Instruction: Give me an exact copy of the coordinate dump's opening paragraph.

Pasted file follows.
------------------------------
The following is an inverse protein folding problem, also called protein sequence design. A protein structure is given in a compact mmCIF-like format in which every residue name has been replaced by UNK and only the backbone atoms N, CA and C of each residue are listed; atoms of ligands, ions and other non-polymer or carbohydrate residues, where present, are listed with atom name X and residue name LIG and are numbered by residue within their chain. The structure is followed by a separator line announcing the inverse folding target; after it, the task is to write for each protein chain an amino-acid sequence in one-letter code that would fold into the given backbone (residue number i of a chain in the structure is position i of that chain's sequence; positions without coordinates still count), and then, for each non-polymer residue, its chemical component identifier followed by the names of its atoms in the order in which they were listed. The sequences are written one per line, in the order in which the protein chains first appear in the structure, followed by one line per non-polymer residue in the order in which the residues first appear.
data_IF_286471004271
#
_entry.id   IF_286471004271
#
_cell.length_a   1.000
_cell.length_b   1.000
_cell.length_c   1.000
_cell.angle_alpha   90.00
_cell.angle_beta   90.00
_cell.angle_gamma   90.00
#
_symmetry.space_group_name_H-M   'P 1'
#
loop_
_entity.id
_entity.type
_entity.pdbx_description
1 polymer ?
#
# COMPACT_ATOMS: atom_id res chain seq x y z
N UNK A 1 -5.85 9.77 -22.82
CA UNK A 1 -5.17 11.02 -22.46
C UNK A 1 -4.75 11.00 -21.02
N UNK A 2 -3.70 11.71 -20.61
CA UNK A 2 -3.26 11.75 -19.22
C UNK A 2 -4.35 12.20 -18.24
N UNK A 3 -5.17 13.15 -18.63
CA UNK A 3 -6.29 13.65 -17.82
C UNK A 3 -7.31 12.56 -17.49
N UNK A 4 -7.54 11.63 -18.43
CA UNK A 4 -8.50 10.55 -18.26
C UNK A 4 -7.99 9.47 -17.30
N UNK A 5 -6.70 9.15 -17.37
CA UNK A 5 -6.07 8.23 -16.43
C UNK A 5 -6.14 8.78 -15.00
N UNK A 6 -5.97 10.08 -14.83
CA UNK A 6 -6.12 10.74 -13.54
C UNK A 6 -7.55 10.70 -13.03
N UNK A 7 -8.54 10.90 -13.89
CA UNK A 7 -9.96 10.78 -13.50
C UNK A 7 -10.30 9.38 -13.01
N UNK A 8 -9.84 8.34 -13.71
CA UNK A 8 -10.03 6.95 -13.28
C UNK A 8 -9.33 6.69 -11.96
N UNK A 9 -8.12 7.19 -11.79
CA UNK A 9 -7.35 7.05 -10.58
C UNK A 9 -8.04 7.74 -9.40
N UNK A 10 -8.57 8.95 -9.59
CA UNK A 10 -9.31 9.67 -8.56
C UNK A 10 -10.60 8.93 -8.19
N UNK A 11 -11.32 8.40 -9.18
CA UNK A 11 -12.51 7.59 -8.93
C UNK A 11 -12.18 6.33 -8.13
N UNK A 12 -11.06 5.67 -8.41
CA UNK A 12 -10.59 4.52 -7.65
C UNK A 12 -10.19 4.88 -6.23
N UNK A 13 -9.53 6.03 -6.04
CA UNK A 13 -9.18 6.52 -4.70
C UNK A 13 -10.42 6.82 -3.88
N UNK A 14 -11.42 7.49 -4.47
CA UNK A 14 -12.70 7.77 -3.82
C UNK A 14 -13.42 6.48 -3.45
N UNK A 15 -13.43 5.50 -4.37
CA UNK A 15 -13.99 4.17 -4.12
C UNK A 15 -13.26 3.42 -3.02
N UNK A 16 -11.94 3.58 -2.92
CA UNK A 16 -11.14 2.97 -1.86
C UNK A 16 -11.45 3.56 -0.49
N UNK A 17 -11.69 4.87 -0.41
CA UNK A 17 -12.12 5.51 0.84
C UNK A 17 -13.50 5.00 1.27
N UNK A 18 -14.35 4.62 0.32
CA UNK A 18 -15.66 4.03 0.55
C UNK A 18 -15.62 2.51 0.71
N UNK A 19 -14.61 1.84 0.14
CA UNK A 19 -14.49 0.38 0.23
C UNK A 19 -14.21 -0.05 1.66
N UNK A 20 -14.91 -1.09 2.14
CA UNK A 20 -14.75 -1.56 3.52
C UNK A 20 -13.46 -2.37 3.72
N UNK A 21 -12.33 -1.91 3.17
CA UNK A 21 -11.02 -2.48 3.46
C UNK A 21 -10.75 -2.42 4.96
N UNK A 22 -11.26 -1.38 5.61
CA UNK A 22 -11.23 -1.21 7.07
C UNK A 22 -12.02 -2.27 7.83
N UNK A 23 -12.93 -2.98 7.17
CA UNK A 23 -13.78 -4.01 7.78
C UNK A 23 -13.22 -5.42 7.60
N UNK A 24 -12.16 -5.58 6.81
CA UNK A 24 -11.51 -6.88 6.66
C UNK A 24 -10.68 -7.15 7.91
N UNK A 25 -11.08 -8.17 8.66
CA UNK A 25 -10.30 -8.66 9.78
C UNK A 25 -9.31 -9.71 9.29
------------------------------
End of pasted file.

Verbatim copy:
The following is an inverse protein folding problem, also called protein sequence design. A protein structure is given in a compact mmCIF-like format in which every residue name has been replaced by UNK and only the backbone atoms N, CA and C of each residue are listed; atoms of ligands, ions and other non-polymer or carbohydrate residues, where present, are listed with atom name X and residue name LIG and are numbered by residue within their chain. The structure is followed by a separator line announcing the inverse folding target; after it, the task is to write for each protein chain an amino-acid sequence in one-letter code that would fold into the given backbone (residue number i of a chain in the structure is position i of that chain's sequence; positions without coordinates still count), and then, for each non-polymer residue, its chemical component identifier followed by the names of its atoms in the order in which they were listed. The sequences are written one per line, in the order in which the protein chains first appear in the structure, followed by one line per non-polymer residue in the order in which the residues first appear.